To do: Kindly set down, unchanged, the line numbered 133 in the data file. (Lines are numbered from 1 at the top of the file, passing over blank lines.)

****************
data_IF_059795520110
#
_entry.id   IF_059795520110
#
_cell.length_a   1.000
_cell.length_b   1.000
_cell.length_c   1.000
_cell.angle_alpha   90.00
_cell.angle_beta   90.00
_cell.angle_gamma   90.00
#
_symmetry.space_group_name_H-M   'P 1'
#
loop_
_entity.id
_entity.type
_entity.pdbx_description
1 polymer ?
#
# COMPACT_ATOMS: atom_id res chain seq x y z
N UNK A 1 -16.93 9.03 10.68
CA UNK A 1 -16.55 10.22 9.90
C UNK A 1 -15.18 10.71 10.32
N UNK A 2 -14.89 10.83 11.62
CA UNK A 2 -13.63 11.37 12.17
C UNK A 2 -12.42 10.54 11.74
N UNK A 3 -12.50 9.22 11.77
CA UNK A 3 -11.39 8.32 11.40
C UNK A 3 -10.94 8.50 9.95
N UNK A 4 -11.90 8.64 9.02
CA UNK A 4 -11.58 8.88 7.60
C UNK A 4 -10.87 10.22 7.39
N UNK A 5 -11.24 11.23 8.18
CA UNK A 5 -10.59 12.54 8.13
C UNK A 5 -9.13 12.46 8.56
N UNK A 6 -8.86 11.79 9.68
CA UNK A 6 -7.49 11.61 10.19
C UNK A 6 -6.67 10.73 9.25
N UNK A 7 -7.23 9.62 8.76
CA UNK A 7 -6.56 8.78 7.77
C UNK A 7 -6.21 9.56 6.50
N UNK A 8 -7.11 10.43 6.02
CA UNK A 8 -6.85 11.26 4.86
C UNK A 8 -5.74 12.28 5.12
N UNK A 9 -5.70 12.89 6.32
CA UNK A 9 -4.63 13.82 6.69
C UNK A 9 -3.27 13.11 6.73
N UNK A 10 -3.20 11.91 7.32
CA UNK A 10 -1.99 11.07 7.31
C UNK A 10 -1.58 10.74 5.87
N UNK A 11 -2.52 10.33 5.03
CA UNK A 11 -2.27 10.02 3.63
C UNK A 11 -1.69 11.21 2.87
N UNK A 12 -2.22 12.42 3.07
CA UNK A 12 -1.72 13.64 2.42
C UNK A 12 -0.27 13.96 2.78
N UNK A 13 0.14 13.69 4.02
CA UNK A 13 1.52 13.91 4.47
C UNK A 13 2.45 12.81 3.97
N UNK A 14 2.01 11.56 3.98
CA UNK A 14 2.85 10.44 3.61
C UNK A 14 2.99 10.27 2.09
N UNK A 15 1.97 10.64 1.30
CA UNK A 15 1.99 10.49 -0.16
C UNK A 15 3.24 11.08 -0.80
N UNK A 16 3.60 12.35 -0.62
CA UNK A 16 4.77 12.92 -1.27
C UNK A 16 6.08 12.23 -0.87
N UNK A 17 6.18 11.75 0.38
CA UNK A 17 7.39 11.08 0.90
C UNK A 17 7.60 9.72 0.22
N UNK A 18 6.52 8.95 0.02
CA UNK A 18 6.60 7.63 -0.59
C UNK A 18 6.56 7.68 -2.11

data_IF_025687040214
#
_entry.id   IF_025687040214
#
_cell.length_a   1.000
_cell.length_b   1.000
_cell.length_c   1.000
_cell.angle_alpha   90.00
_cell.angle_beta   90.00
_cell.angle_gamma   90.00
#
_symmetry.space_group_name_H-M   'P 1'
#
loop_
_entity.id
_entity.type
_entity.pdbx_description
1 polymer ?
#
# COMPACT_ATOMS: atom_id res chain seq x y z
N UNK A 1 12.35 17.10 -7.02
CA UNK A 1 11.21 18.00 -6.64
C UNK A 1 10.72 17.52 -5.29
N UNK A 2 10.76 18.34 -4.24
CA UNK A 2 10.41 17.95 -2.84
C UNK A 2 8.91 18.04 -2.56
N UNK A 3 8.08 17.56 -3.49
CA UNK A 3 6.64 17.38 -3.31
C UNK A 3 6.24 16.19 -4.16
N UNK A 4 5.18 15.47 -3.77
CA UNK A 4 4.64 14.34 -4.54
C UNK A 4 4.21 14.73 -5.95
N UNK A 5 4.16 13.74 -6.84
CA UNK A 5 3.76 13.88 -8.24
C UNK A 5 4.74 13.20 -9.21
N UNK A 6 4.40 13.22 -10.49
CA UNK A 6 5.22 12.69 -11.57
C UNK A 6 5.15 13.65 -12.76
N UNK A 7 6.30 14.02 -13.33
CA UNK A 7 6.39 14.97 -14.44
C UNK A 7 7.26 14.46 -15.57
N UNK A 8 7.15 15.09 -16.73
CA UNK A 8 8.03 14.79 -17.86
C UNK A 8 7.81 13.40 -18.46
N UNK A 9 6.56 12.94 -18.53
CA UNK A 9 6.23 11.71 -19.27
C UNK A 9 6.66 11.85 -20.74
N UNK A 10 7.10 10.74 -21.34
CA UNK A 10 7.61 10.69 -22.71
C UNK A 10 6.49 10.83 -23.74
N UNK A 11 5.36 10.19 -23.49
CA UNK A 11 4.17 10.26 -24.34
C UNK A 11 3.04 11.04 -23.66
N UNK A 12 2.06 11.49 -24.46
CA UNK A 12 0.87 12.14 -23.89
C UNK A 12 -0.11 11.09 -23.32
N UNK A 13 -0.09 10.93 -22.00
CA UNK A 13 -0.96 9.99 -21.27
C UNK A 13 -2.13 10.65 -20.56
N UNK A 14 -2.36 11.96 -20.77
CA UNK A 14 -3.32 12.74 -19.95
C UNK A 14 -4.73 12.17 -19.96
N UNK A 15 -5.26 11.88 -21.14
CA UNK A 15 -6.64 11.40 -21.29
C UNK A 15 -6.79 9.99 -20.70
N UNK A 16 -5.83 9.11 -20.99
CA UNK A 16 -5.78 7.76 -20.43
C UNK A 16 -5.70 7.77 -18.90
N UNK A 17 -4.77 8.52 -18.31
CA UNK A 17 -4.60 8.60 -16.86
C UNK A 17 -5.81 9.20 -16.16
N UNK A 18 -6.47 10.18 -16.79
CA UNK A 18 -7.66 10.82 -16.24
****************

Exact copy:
C UNK A 13 -2.13 10.65 -20.56